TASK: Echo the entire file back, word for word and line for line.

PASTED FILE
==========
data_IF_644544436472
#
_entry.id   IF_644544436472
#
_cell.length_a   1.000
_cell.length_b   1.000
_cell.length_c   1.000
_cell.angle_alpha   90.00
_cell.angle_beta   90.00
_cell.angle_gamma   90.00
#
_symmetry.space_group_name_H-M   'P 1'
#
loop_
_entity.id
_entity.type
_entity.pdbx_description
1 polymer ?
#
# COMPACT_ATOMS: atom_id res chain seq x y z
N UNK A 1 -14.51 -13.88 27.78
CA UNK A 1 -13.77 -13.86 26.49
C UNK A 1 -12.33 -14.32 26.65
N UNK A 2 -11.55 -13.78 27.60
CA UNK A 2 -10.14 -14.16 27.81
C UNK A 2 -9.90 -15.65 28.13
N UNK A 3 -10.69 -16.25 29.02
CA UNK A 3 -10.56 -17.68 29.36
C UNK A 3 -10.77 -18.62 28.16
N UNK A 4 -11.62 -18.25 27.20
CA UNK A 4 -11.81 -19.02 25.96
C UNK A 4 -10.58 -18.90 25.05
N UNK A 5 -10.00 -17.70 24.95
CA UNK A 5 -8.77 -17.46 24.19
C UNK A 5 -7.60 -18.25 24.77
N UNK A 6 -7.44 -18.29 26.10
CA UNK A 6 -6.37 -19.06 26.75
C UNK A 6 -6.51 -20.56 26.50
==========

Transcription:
data_IF_644544436472
#
_entry.id   IF_644544436472
#
_cell.length_a   1.000
_cell.length_b   1.000
_cell.length_c   1.000
_cell.angle_alpha   90.00
_cell.angle_beta   90.00
_cell.angle_gamma   90.00
#
_symmetry.space_group_name_H-M   'P 1'
#
loop_
_entity.id
_entity.type
_entity.pdbx_description
1 polymer ?
#
# COMPACT_ATOMS: atom_id res chain seq x y z
N UNK A 1 -14.51 -13.88 27.78
CA UNK A 1 -13.77 -13.86 26.49
C UNK A 1 -12.33 -14.32 26.65
N UNK A 2 -11.55 -13.78 27.60
CA UNK A 2 -10.14 -14.16 27.81
C UNK A 2 -9.90 -15.65 28.13
N UNK A 3 -10.69 -16.25 29.02
CA UNK A 3 -10.56 -17.68 29.36
C UNK A 3 -10.77 -18.62 28.16
N UNK A 4 -11.62 -18.25 27.20
CA UNK A 4 -11.81 -19.02 25.96
C UNK A 4 -10.58 -18.90 25.05
N UNK A 5 -10.00 -17.70 24.95
CA UNK A 5 -8.77 -17.46 24.19
C UNK A 5 -7.60 -18.25 24.77
N UNK A 6 -7.44 -18.29 26.10
CA UNK A 6 -6.37 -19.06 26.75
C UNK A 6 -6.51 -20.56 26.50